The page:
Ashish Nehra    Getty Images
Ashish Nehra could be just the man India’s bowling attack needs Getty Images

Ashish Nehra will appear in India’s T20I colours after five years for the three-match series against Australia starting January 26. Nehra is on the wrong side of 36, but has still managed to find a place in the team following some impressive performances for Delhi and especially for Chennai Super Kings (CSK) during Indian Premier League (IPL) 2014 and 2015 and Champions League T20 (CLT20) 2014. Given the way India bowled in the ODI series against Australia, MS Dhoni will be glad to have a bit of variety and experience in Nehra. Live Cricket Scorecard: India vs Australia 2015-16, 1st T20I at Adelaide

Watching the Indian pace bowlers in the ODI series one thing was abundantly clear. There is skill and talent in the likes of Umesh Yadav, Ishant Sharma, Bhuvneshwar Kumar, and Barinder Sran; what is lacking is the intelligence of knowing how and what to bowl at different times in the match. Jasprit Bumrah played just one ODI and bowled wonderfully, but it has been a worrying trend for some time that Indian pacers start with immense promise before suddenly, inexplicably, falling apart. READ: India s top 5 T20I players: Will Virat Kohli, Yuvraj Singh and others combat the loss against Australia?

It happened with Irfan Pathan (though he might have a chance at making it back to the team), perhaps India’s best pace-bowling prospect since Kapil Dev. It happened with RP Singh, VRV Singh (does anyone even remember him these days?), Munaf Patel, and Praveen Kumar. There is a realistic chance of that happening to Bhuvneshwar. From being able to swing the ball both ways at will, he has been reduced to almost a line-and-length fifth-bowler. READ: India must look to the past in order to secure their future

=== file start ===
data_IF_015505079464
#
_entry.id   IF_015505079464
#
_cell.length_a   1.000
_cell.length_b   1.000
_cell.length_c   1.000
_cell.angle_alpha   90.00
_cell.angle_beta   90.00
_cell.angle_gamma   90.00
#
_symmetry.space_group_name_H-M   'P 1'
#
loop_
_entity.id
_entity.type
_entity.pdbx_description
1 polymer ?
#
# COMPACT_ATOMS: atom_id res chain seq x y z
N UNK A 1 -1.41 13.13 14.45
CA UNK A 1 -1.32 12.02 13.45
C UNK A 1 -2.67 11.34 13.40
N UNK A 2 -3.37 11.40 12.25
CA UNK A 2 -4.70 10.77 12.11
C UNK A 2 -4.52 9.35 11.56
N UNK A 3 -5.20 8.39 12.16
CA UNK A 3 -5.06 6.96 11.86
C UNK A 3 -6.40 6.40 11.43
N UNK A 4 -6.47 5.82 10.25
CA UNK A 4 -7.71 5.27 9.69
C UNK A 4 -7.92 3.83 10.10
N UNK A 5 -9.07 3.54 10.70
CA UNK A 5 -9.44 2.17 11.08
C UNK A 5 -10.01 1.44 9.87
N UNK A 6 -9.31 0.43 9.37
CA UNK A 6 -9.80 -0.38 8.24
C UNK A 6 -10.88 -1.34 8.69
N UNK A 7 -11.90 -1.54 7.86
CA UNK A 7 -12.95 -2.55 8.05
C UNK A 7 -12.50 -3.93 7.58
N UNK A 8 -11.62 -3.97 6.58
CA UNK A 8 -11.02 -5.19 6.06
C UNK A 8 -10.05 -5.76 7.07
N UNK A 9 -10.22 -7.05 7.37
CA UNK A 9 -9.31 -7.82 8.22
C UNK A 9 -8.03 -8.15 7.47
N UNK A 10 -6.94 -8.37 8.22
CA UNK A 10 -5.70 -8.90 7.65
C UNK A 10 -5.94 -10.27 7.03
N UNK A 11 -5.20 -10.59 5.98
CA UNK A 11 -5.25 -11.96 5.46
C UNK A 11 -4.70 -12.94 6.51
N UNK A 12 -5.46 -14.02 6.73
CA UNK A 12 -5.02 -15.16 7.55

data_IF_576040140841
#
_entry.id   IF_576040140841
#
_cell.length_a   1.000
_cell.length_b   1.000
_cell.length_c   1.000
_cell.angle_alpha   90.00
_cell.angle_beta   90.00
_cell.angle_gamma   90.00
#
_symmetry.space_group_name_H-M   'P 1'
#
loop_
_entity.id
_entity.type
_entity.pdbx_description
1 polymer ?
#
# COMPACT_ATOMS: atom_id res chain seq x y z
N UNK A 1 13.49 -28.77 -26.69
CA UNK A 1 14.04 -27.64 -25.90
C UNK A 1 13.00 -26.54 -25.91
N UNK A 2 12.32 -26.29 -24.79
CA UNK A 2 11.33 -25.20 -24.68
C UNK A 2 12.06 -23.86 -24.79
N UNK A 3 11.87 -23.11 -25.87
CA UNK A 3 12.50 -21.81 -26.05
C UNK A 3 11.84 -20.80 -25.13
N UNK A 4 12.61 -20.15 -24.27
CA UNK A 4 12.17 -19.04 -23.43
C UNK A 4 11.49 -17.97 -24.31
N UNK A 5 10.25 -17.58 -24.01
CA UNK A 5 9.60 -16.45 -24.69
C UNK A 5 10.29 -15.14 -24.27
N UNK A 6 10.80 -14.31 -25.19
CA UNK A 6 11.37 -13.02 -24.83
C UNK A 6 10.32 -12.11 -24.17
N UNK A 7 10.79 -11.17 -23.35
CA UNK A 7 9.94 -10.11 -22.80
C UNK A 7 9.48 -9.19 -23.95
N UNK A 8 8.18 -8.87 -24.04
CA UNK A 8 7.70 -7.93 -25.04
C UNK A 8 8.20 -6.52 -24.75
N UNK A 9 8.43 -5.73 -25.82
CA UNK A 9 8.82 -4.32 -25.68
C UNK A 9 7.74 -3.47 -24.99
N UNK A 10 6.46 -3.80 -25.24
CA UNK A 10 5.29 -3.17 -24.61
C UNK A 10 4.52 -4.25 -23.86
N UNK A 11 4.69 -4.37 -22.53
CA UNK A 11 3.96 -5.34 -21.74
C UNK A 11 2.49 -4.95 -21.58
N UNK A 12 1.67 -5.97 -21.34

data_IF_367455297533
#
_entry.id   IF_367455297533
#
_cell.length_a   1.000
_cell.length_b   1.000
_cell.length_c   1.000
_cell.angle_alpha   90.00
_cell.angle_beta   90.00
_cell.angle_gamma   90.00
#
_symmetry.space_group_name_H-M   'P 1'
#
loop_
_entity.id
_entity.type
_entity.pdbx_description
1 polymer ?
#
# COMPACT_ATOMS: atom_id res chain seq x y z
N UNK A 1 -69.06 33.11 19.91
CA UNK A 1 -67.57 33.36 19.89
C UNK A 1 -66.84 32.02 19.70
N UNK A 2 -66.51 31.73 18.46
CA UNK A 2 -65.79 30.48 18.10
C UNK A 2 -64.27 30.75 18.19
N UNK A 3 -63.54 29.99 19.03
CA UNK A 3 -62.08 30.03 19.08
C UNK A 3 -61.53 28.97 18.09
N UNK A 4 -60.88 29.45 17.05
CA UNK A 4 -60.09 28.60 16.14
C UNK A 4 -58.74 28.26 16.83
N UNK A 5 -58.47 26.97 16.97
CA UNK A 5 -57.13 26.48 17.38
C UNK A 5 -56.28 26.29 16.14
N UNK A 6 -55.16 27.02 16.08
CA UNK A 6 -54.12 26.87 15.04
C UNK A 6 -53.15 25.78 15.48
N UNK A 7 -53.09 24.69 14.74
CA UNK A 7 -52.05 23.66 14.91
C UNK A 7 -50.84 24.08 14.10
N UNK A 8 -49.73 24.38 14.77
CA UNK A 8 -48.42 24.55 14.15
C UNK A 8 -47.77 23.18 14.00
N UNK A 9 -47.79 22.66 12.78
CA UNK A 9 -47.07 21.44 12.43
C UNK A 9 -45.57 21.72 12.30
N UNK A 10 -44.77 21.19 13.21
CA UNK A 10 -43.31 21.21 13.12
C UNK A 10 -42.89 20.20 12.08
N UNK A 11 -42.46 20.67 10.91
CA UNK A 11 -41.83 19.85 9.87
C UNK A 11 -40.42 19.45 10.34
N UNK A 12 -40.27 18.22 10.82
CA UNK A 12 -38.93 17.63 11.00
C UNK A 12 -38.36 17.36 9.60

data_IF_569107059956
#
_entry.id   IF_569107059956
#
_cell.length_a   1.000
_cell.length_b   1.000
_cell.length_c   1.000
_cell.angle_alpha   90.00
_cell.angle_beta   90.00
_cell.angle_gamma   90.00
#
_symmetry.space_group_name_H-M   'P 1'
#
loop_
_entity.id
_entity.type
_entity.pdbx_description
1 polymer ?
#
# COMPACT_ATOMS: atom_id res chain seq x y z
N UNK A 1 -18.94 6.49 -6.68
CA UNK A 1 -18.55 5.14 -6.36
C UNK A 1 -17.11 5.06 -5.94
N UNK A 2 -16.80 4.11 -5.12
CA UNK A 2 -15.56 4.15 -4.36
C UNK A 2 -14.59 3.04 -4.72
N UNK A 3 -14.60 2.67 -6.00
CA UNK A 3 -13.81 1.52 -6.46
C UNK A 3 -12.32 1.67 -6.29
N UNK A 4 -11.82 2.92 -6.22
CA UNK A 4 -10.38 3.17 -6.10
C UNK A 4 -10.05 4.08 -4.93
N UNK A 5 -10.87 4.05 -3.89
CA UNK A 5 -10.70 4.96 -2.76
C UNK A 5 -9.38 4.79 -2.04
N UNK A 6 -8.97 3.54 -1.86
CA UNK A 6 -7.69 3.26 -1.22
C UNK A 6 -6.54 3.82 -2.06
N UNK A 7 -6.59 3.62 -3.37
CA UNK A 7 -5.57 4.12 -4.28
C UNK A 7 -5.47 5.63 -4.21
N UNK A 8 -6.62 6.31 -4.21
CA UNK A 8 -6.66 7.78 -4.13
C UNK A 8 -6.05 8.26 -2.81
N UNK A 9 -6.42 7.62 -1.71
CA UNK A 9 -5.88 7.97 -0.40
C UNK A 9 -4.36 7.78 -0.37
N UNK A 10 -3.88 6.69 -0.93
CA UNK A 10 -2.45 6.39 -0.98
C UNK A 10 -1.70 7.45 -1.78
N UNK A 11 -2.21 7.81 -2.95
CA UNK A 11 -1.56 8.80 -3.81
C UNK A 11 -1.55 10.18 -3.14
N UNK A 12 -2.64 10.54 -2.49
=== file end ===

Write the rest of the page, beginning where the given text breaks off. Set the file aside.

Then there is Umesh, who can send the ball hurtling in at 140-plus kph on a consistent basis and get the ball to swing as well. He has the potential to be unplayable at times, but has as much of a chance to end up bowling short and wide or right in the hitting zone for a batsman. His tendency to bowl well at the start and poorly at the death is a worrying factor. READ: India vs Australia 2015-16 ODI series: Marks out of 10 for the visitors

Ishant looks an improved version of his old self, and actually bowled better than his economy rate suggested. He is a serious contender to lead India’s pace attack, if only he can bowl a few more yorkers at the death. Ishant is still learning despite being nearly a decade into his career, but if the final output can be anything like what we are seeing with Rohit Sharma nowadays, it will have been well worth it. READ: Virat Kohli and the art of the chase

Sran and Bumrah have not played enough international cricket yet to form judgements, but both men look like they are good prospects going ahead. Sran has a deceptive slower ball and Bumrah showed he can produce deadly yorkers, but time will tell how they can adapt to the rigours of the highest level. READ: In Jasprit Bumrah India may have found a death bowler of some class

Given this scenario, Nehra can play the role of mentor and groom this bowling attack for the future. Nehra showed in the recent editions of IPL that despite his age he is still capable of bowling at good pace and hitting consistent lines and lengths, and he will want to show that he is still capable of winning matches for India. India will have a pace bowler who is capable of bowling four crucial overs either at the start or at the death, which will prove invaluable for India given their current pace-bowling woes.

Nehra’s wicket-taking abilities could be just the shot in the arm that India’s bowling attack needs to finally keep the Australian batsmen quiet. One feels Dhoni will have a little less white hair if Nehra can replicate his IPL performances.

(Shiamak Unwalla, a reporter with CricketCountry, is a self-confessed Sci-Fi geek who loves cricket more than cricketers. His Twitter handle is @ShiamakUnwalla)